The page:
Friday, December 17, 2010

Political Forum Civility

I recently made the mistake of commenting on a post over at NewsBusters. I asked for someone to provide evidence for a statement they made and provided links to and articles indicating that their statement was false. It turned out that they were making a more general comment than I was refuting with my links, but the initial reaction of the individual was to call me a jerk and question my intelligence. Other responders accused PolitiFact and FactCheck of being liberally biased or accused me of being someone who I assume was kicked off the forums in the past.

I spent a good two hours researching my responses to everything, which probably doesn't surprise anyone who has read some of my past entries, especially this one. No one else did much in the way of research that I could see. They spent most of their time calling each other names, insulting various people's intelligences, and/or making vague statements and insisting that they are obviously true. It was quite maddening. However, this got me thinking about how to improve the system.

It seems to me that the entire situation, or at least my involvement in it, could have been avoided if the original statement in question had been backed up with evidence to begin with. And wouldn't it be nice if every forum post was thoroughly evidenced? When it takes half an hour to research a response, it is very unlikely that you'll make said response include a personal attack. Why is that? Because it wouldn't fit in with the tone of a research paper. The other forum members would have also spent half an hour researching each of their comments, so there would be a shared experience and the understanding and empathy that goes along with that. Finally, it's very difficult to sustain anger for thirty minutes of reading about policy. Thus, I think the discourse would start, and remain, civil.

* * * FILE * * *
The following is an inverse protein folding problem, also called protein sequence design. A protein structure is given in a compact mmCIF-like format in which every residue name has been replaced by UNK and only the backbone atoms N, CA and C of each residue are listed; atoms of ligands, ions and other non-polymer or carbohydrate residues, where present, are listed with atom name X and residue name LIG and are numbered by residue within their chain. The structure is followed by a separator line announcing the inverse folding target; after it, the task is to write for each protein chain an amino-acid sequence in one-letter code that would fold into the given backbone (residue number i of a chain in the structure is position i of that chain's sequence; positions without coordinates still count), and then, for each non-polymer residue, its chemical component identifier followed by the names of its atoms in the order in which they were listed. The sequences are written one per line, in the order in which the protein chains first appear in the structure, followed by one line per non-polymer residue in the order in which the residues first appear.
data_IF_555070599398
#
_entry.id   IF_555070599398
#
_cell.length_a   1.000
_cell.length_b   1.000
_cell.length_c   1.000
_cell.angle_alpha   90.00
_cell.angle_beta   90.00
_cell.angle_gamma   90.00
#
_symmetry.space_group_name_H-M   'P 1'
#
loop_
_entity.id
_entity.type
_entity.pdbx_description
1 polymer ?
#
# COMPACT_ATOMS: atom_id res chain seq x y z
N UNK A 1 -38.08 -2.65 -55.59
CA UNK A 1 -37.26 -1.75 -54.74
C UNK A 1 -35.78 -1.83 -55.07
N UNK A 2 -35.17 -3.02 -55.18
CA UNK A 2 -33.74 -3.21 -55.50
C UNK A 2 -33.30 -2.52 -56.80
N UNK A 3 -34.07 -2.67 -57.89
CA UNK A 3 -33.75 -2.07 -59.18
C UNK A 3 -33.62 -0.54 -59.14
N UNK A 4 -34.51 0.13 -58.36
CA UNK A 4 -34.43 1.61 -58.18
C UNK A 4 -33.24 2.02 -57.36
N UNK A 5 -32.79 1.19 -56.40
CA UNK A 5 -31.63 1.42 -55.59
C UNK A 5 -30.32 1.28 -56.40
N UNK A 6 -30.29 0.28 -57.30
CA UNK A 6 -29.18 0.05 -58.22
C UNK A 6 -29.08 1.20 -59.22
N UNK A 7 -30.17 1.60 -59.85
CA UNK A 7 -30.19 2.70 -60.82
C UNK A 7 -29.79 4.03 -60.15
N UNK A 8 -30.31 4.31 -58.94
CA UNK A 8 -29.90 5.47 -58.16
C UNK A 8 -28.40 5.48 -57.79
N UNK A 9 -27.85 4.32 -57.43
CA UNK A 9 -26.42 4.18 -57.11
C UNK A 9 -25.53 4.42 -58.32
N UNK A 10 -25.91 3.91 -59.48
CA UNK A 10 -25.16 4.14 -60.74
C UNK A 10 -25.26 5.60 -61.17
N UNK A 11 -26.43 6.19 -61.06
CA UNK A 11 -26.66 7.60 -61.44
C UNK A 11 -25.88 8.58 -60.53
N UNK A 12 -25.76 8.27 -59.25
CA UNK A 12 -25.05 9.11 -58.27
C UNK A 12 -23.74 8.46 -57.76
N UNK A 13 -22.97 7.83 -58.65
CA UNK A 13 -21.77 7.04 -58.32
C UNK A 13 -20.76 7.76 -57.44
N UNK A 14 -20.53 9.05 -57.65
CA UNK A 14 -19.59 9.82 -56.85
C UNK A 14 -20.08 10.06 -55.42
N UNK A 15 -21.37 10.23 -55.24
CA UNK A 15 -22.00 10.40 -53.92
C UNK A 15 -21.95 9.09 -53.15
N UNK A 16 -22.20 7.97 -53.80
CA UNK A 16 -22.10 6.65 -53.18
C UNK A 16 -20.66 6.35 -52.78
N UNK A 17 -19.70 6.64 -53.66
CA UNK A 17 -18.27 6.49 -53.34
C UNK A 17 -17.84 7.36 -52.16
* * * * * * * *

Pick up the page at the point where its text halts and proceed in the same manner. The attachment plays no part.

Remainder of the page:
Then, with all these informative links being included, perhaps something could get resolved. First, the validity of various links and/or the arguments therein could be established. One pattern that would emerge pretty quickly is that people bring up the same articles as evidence over and over again. Some would be agreed to be accurate, and others would be shown to be flawed. The forum could be tied to a database of links and their truthiness rating. The comments would then have the links color coded using some well-established and meaningful color code. The only problem remaining is how to decide on the truthfulness of the links. Which, of course, is a huge problem, as evidenced by people dismissing PolitiFact and FactCheck as biased. (I am not saying for certain that they aren't, but no one has yet shown me solid evidence that they are.)

So, anyone have any other ideas on how to keep online political (or other) discussion civil and informative? Perhaps more importantly, does anyone have any idea on how we can at least agree on the facts?

1 comment:

lauren said...

I don't have any suggestions...but I admire the civility that you're trying to bring to the forums. I've noticed similar behavior on most any place where there's a wide enough readership and a sense of anonymity among commenters. People make unnecessary judgments, choose their words and/or arguments carelessly, and don't end up contributing anything productive. It's disappointing. But your approach is refreshing and so very typical of you. :)